Whether you are paying for your policy in full or term payments, there are different payment methods available with most companies. These include:
The auto-payment method is best when you don’t want to risk forgetting the due date for every term payment and getting your policy canceled. Most banks offer insurance auto payment services, where they debit your premium insurance payments directly or through an electronic clearance system (ECS) mandate once the due date arrives.
Most insurers allow for auto payments. You only have to apply for the service with the bank and fill up a mandate form in any of your insurance provider’s branches.
You can also auto-pay for your insurance policy premium using a credit card, debit card, or Electronic Funds Transfer (EFT).
In most cases, there are zero service fees when you use the EFT option, unlike credit and debit card options. There’re also typically no service fees with the bank’s online bill pay option.
Thus, you must understand the applicable fees charged by your bank or credit and debit card provider before opting for auto payments.
The manual payment method leaves you responsible for paying your insurance policy premium on time. The standard options include:
Paying with a credit card over the phone
Paying by check
Using the insurance provider’s app to make the payments
If you forget to make your premium payments on time, you risk having your policy canceled. You can set a reminder on your phone to help you remember to make the payments on time or use any other reminder service for the same.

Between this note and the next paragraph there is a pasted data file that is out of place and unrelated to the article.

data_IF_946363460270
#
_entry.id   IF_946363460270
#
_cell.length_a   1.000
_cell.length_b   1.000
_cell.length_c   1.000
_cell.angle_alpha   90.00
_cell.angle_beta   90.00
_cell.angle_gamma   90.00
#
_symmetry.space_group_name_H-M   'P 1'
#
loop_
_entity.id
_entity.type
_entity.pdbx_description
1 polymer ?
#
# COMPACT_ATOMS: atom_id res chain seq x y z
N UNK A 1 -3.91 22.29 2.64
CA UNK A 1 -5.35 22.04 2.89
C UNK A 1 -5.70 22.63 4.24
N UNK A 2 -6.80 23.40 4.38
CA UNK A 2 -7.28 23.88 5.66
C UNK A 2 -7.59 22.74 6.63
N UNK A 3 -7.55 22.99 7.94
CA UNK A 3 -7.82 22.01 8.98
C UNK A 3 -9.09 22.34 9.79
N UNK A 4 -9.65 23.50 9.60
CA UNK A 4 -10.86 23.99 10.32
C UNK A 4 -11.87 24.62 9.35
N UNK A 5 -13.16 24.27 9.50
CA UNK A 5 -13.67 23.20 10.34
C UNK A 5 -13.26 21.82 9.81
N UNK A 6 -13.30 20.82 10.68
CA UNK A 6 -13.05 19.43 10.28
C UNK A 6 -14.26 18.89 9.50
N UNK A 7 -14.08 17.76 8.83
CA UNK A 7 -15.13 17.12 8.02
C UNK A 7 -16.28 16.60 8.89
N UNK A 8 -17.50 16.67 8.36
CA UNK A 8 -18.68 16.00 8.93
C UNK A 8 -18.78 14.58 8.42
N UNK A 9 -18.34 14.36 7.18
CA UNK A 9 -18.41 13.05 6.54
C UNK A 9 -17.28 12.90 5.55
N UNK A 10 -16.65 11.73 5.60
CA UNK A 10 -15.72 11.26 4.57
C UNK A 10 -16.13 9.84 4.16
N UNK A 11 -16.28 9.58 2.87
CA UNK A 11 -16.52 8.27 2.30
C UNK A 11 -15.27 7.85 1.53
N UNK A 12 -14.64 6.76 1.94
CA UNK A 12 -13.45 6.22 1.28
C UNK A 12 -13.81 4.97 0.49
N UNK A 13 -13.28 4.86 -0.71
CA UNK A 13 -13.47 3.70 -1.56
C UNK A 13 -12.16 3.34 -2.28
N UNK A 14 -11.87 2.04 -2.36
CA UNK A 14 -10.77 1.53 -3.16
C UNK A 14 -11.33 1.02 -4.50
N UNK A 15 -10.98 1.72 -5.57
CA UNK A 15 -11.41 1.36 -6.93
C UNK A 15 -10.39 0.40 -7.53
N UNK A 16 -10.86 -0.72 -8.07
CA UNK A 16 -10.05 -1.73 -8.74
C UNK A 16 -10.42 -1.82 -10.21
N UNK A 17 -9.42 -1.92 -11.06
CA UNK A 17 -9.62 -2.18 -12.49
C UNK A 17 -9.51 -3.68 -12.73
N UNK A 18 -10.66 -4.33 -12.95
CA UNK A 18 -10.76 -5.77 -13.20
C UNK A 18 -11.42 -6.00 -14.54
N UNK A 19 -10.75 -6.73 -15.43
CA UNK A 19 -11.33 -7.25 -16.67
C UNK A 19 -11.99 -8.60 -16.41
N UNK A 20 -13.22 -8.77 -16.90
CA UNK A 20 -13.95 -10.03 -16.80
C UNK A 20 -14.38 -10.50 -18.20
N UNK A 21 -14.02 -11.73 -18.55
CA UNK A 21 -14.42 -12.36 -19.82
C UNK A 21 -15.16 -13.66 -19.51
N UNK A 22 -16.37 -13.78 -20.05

Financial Assistance Tools
Financial assistance tools help cover the cost of insurance premiums or high deductibles in your insurance policy. A good example is healthcare insurance, where tools such as flexible spending accounts, health savings accounts, and health reimbursement accounts are the most commonly used.
Health Savings Account (HSA)
A health savings account is a great option if you have a high-deductible healthcare insurance plan. This account allows you to pay for qualified out-of-pocket medical expenses and any other expenses you may have before you meet your deductible.
Most HSA accounts receive money from your paycheck automatically pretax. You can keep the HSA even if you change your insurance plan.
Flexible Spending Account (FSA)
A flexible spending account helps foot the bill for health insurance premiums, dependent care, qualified dental, medical, and vision expenses, plus supplies.
Money for an FSA also comes directly from the paycheck pretax. This essentially lowers your taxable income while paying for healthcare with tax-free dollars.
Health Reimbursement Account (HRA)
A health reimbursement account helps you pay for services not covered by your insurance. These include copays, coinsurance, and deductibles.
Employers typically set up HRAs for their employees and put the money in their accounts to cover their healthcare services.
Get the Best Plan for You
Insurance payment plans are quite flexible to cover for the financially able policyholder to one with little financial wiggle room. Before deciding on a plan, take some time and consult an insurance professional on which options will work best for your desired coverage and budget.